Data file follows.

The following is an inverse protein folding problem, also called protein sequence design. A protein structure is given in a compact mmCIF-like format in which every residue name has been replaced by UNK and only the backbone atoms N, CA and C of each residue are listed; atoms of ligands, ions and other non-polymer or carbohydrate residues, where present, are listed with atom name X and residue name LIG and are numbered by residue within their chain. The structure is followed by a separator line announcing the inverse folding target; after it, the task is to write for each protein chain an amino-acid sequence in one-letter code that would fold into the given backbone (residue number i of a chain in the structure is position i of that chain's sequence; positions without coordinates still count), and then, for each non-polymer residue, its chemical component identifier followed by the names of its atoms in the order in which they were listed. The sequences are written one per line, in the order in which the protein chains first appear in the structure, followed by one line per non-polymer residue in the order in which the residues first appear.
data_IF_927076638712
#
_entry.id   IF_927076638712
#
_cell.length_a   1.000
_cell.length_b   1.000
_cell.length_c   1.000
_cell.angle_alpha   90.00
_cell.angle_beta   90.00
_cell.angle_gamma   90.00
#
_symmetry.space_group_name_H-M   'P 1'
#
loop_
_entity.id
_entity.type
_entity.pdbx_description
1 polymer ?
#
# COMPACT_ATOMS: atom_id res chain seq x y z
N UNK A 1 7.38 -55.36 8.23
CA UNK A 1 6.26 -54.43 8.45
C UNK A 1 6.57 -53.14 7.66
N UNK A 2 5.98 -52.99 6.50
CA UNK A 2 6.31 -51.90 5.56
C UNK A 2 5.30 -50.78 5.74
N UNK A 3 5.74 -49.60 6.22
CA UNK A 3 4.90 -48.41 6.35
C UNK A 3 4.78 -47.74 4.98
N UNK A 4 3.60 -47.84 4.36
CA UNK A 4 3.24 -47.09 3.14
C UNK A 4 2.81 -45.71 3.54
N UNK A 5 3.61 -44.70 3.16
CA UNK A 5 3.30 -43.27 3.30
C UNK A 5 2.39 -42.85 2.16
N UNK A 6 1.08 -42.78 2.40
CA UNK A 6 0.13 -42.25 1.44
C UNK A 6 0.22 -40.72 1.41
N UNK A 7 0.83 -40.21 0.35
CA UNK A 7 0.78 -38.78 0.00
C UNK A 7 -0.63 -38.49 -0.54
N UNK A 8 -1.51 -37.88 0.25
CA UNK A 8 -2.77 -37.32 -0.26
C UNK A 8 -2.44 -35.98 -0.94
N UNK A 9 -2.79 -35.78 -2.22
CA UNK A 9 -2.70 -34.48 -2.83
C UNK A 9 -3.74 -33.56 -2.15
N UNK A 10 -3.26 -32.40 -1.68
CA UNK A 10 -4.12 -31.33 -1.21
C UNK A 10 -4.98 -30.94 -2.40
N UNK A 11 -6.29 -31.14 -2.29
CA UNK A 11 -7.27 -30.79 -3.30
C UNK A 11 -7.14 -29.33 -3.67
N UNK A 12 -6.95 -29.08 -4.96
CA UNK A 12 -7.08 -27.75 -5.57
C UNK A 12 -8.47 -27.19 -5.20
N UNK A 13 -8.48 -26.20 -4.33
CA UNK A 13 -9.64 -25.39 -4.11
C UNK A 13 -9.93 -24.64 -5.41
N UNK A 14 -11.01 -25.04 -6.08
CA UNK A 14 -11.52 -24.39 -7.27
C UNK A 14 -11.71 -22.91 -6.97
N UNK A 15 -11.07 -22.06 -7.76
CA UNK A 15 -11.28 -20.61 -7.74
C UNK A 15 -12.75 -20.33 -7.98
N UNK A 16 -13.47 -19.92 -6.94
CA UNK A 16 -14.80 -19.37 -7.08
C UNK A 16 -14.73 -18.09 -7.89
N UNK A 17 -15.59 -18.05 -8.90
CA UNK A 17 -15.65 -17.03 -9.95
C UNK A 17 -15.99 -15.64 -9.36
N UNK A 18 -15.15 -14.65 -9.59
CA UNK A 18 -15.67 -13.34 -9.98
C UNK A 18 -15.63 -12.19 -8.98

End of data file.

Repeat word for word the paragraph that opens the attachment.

The following is an inverse protein folding problem, also called protein sequence design. A protein structure is given in a compact mmCIF-like format in which every residue name has been replaced by UNK and only the backbone atoms N, CA and C of each residue are listed; atoms of ligands, ions and other non-polymer or carbohydrate residues, where present, are listed with atom name X and residue name LIG and are numbered by residue within their chain. The structure is followed by a separator line announcing the inverse folding target; after it, the task is to write for each protein chain an amino-acid sequence in one-letter code that would fold into the given backbone (residue number i of a chain in the structure is position i of that chain's sequence; positions without coordinates still count), and then, for each non-polymer residue, its chemical component identifier followed by the names of its atoms in the order in which they were listed. The sequences are written one per line, in the order in which the protein chains first appear in the structure, followed by one line per non-polymer residue in the order in which the residues first appear.